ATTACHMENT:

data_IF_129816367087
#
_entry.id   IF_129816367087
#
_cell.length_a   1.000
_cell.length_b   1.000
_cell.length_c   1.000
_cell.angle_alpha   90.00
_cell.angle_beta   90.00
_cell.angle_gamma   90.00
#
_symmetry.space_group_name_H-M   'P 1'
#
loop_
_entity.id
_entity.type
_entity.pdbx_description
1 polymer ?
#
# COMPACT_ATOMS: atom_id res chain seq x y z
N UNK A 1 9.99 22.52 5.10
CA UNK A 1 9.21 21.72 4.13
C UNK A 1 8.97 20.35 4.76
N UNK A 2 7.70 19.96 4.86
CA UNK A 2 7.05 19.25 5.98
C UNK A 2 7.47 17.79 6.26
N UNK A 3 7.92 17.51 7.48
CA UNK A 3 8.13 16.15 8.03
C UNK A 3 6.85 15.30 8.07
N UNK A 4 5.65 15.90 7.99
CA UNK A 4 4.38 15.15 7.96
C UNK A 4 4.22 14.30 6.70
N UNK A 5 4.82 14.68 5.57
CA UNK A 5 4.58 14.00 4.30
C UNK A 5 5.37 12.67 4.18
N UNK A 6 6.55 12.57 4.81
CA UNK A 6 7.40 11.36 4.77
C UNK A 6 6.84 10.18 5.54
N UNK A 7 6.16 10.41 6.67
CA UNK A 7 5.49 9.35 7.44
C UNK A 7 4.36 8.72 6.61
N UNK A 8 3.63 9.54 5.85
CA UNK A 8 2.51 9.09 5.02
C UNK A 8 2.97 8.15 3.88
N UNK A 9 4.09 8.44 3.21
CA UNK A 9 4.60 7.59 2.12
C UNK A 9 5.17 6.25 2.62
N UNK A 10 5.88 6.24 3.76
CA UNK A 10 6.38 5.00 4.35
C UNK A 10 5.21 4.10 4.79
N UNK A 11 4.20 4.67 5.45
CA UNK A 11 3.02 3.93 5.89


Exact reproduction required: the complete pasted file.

data_IF_129816367087
#
_entry.id   IF_129816367087
#
_cell.length_a   1.000
_cell.length_b   1.000
_cell.length_c   1.000
_cell.angle_alpha   90.00
_cell.angle_beta   90.00
_cell.angle_gamma   90.00
#
_symmetry.space_group_name_H-M   'P 1'
#
loop_
_entity.id
_entity.type
_entity.pdbx_description
1 polymer ?
#
# COMPACT_ATOMS: atom_id res chain seq x y z
N UNK A 1 9.99 22.52 5.10
CA UNK A 1 9.21 21.72 4.13
C UNK A 1 8.97 20.35 4.76
N UNK A 2 7.70 19.96 4.86
CA UNK A 2 7.05 19.25 5.98
C UNK A 2 7.47 17.79 6.26
N UNK A 3 7.92 17.51 7.48
CA UNK A 3 8.13 16.15 8.03
C UNK A 3 6.85 15.30 8.07
N UNK A 4 5.65 15.90 7.99
CA UNK A 4 4.38 15.15 7.96
C UNK A 4 4.22 14.30 6.70
N UNK A 5 4.82 14.68 5.57
CA UNK A 5 4.58 14.00 4.30
C UNK A 5 5.37 12.67 4.18
N UNK A 6 6.55 12.57 4.81
CA UNK A 6 7.40 11.36 4.77
C UNK A 6 6.84 10.18 5.54
N UNK A 7 6.16 10.41 6.67
CA UNK A 7 5.49 9.35 7.44
C UNK A 7 4.36 8.72 6.61
N UNK A 8 3.63 9.54 5.85
CA UNK A 8 2.51 9.09 5.02
C UNK A 8 2.97 8.15 3.88
N UNK A 9 4.09 8.44 3.21
CA UNK A 9 4.60 7.59 2.12
C UNK A 9 5.17 6.25 2.62
N UNK A 10 5.88 6.24 3.76
CA UNK A 10 6.38 5.00 4.35
C UNK A 10 5.21 4.10 4.79
N UNK A 11 4.20 4.67 5.45
CA UNK A 11 3.02 3.93 5.89